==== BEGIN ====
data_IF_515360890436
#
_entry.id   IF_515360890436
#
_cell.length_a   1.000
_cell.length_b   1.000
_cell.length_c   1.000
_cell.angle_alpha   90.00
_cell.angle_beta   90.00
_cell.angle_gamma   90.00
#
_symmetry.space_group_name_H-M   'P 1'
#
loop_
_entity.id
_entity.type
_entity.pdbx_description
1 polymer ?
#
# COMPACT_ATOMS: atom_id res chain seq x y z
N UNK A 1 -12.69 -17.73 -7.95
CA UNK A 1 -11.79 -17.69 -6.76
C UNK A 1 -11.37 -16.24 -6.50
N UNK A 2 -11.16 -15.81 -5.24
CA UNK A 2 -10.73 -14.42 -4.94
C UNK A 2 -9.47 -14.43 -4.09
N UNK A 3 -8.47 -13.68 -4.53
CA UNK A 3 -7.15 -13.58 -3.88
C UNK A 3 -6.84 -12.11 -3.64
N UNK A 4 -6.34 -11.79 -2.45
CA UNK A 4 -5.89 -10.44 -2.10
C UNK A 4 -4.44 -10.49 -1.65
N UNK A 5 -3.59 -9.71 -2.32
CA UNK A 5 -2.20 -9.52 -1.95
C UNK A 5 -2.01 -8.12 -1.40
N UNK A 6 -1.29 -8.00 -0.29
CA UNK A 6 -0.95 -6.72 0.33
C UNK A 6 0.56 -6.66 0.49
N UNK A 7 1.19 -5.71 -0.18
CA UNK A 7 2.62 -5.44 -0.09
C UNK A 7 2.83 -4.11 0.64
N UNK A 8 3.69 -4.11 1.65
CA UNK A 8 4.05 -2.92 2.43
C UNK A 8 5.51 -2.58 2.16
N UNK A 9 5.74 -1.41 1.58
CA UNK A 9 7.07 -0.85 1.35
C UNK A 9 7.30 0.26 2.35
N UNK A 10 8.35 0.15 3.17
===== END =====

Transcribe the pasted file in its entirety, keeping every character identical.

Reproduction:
data_IF_515360890436
#
_entry.id   IF_515360890436
#
_cell.length_a   1.000
_cell.length_b   1.000
_cell.length_c   1.000
_cell.angle_alpha   90.00
_cell.angle_beta   90.00
_cell.angle_gamma   90.00
#
_symmetry.space_group_name_H-M   'P 1'
#
loop_
_entity.id
_entity.type
_entity.pdbx_description
1 polymer ?
#
# COMPACT_ATOMS: atom_id res chain seq x y z
N UNK A 1 -12.69 -17.73 -7.95
CA UNK A 1 -11.79 -17.69 -6.76
C UNK A 1 -11.37 -16.24 -6.50
N UNK A 2 -11.16 -15.81 -5.24
CA UNK A 2 -10.73 -14.42 -4.94
C UNK A 2 -9.47 -14.43 -4.09
N UNK A 3 -8.47 -13.68 -4.53
CA UNK A 3 -7.15 -13.58 -3.88
C UNK A 3 -6.84 -12.11 -3.64
N UNK A 4 -6.34 -11.79 -2.45
CA UNK A 4 -5.89 -10.44 -2.10
C UNK A 4 -4.44 -10.49 -1.65
N UNK A 5 -3.59 -9.71 -2.32
CA UNK A 5 -2.20 -9.52 -1.95
C UNK A 5 -2.01 -8.12 -1.40
N UNK A 6 -1.29 -8.00 -0.29
CA UNK A 6 -0.95 -6.72 0.33
C UNK A 6 0.56 -6.66 0.49
N UNK A 7 1.19 -5.71 -0.18
CA UNK A 7 2.62 -5.44 -0.09
C UNK A 7 2.83 -4.11 0.64
N UNK A 8 3.69 -4.11 1.65
CA UNK A 8 4.05 -2.92 2.43
C UNK A 8 5.51 -2.58 2.16
N UNK A 9 5.74 -1.41 1.58
CA UNK A 9 7.07 -0.85 1.35
C UNK A 9 7.30 0.26 2.35
N UNK A 10 8.35 0.15 3.17